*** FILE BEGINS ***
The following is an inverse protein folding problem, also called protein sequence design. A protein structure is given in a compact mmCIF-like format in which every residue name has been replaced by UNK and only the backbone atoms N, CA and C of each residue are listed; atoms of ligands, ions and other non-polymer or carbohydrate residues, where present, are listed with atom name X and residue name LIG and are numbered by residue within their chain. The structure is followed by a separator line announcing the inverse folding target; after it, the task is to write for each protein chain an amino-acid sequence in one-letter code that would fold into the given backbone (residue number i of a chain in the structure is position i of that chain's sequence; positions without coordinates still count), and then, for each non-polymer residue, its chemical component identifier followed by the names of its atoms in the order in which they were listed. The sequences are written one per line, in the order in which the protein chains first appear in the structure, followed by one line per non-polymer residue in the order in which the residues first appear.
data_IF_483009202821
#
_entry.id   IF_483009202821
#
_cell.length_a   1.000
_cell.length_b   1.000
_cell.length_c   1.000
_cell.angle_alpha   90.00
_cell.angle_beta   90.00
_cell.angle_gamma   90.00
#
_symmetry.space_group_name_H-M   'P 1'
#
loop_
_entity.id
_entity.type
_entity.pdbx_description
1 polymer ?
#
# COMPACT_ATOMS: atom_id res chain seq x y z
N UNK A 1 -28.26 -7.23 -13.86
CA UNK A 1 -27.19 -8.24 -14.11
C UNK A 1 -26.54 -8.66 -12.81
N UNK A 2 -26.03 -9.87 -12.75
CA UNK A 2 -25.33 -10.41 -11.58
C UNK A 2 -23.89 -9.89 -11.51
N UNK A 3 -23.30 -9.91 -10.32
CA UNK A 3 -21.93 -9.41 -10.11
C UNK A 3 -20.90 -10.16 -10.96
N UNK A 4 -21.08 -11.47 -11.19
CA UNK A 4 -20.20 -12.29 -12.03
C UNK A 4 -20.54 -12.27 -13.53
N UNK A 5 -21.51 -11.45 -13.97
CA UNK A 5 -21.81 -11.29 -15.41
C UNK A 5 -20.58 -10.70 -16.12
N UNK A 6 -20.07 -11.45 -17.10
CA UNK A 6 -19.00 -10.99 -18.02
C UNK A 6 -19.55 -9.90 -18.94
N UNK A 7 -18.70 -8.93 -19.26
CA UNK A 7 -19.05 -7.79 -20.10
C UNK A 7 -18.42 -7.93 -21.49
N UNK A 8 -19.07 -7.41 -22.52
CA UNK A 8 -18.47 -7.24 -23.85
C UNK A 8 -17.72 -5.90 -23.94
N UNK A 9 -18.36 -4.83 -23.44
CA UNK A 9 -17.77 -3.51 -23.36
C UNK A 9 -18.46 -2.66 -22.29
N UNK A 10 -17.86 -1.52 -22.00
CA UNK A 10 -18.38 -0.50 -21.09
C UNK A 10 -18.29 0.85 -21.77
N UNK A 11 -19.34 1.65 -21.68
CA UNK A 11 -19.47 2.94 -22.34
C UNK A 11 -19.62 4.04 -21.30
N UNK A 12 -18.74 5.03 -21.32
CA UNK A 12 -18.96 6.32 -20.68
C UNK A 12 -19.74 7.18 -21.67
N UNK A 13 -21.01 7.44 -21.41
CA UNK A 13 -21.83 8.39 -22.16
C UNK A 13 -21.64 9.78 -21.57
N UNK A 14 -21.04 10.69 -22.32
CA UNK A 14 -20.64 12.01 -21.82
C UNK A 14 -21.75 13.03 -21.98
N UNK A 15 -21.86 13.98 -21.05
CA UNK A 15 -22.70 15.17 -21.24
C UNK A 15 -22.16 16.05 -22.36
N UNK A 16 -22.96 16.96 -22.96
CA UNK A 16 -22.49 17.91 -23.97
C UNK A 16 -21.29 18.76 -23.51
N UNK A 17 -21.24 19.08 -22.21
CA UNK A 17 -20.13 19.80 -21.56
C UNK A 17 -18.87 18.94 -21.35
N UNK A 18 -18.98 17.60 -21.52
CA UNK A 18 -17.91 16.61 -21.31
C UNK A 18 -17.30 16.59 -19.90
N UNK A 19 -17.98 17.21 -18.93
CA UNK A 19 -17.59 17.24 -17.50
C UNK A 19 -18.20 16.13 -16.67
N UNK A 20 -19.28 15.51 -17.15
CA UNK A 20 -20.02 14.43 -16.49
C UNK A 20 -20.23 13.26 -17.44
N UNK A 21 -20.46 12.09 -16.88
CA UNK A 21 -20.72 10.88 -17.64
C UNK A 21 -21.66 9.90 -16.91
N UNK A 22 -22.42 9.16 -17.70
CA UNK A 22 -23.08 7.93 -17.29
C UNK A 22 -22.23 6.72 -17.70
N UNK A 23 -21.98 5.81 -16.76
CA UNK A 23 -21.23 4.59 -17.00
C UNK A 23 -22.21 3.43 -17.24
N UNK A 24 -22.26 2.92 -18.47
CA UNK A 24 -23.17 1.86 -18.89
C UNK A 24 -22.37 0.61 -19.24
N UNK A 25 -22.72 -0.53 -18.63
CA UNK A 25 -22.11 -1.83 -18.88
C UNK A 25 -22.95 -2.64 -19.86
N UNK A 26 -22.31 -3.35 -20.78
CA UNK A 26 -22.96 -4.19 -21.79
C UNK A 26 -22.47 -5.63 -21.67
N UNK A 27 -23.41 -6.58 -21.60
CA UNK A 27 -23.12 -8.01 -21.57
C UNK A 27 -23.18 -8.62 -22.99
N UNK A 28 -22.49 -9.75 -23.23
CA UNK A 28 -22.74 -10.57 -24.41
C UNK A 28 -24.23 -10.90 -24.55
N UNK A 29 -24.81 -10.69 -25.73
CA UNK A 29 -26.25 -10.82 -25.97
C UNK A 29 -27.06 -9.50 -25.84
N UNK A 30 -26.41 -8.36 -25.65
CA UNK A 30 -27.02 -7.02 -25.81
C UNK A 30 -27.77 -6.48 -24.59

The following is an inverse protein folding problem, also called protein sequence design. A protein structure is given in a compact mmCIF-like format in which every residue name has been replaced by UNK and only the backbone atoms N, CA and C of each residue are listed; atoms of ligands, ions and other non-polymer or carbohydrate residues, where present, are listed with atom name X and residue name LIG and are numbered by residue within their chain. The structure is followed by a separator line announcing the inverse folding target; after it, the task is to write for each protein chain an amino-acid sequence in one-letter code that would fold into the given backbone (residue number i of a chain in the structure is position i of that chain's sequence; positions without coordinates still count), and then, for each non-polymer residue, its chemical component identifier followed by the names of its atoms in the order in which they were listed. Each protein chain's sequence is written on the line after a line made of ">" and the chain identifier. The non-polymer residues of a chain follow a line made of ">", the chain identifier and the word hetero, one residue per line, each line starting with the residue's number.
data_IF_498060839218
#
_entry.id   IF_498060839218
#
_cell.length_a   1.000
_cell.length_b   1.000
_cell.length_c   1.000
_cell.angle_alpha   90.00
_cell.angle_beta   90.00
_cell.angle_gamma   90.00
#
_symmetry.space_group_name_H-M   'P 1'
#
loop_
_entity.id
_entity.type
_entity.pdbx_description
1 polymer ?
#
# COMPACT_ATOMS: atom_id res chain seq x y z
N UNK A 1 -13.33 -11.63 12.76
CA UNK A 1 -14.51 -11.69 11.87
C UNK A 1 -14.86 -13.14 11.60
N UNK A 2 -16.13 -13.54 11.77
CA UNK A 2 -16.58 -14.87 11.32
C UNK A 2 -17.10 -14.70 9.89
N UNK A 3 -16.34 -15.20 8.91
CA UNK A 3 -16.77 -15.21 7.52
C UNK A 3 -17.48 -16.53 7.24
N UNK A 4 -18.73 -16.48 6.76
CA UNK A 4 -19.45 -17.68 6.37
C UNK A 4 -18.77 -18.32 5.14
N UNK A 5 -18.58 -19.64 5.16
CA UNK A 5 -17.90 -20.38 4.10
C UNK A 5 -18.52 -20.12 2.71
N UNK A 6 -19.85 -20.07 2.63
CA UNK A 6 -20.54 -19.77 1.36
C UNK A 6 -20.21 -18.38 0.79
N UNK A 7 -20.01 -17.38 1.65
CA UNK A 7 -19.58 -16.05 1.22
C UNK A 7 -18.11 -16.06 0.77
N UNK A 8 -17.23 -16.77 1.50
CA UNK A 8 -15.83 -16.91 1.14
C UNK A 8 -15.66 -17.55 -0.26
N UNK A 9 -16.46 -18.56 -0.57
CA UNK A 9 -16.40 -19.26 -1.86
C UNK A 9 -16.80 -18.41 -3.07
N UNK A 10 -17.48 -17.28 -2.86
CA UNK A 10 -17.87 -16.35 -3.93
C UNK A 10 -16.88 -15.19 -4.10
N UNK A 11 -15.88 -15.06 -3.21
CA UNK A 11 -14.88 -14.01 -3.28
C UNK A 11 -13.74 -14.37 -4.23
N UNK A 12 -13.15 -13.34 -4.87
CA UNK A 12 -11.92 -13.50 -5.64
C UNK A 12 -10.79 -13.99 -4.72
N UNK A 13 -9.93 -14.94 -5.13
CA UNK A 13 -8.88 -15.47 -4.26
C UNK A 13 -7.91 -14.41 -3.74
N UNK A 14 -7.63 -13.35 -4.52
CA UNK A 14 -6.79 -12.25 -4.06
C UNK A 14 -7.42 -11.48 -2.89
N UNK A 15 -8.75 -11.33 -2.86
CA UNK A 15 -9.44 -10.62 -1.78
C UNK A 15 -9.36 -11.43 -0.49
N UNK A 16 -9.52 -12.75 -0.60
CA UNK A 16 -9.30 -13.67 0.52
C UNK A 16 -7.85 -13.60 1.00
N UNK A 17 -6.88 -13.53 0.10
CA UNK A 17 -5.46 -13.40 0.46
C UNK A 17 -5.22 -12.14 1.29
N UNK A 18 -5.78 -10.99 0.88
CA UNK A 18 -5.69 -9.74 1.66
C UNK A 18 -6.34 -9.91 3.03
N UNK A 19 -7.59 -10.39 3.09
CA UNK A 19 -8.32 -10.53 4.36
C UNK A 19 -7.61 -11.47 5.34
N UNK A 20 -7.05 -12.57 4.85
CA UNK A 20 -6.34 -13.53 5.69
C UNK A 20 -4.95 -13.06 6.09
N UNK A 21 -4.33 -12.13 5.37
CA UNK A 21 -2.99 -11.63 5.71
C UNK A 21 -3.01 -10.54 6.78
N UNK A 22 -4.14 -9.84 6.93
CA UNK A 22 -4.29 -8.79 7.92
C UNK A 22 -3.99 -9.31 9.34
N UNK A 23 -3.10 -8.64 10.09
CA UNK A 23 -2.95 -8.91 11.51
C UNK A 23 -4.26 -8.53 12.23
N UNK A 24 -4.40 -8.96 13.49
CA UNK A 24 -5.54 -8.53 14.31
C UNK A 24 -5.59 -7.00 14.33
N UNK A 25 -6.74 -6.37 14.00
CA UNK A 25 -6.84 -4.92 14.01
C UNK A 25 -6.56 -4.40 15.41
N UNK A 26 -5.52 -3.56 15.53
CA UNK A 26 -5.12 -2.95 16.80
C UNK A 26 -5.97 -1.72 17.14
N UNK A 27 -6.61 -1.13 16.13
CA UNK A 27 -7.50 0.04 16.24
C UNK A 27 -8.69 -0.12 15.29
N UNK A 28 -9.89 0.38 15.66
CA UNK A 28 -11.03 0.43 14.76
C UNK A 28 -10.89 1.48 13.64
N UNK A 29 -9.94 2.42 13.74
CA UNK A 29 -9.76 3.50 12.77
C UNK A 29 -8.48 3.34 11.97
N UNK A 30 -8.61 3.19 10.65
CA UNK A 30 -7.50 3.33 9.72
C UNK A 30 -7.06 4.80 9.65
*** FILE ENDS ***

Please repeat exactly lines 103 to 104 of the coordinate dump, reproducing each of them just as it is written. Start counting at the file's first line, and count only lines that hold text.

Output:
N UNK A 28 -22.49 -9.75 -23.23
CA UNK A 28 -22.74 -10.57 -24.41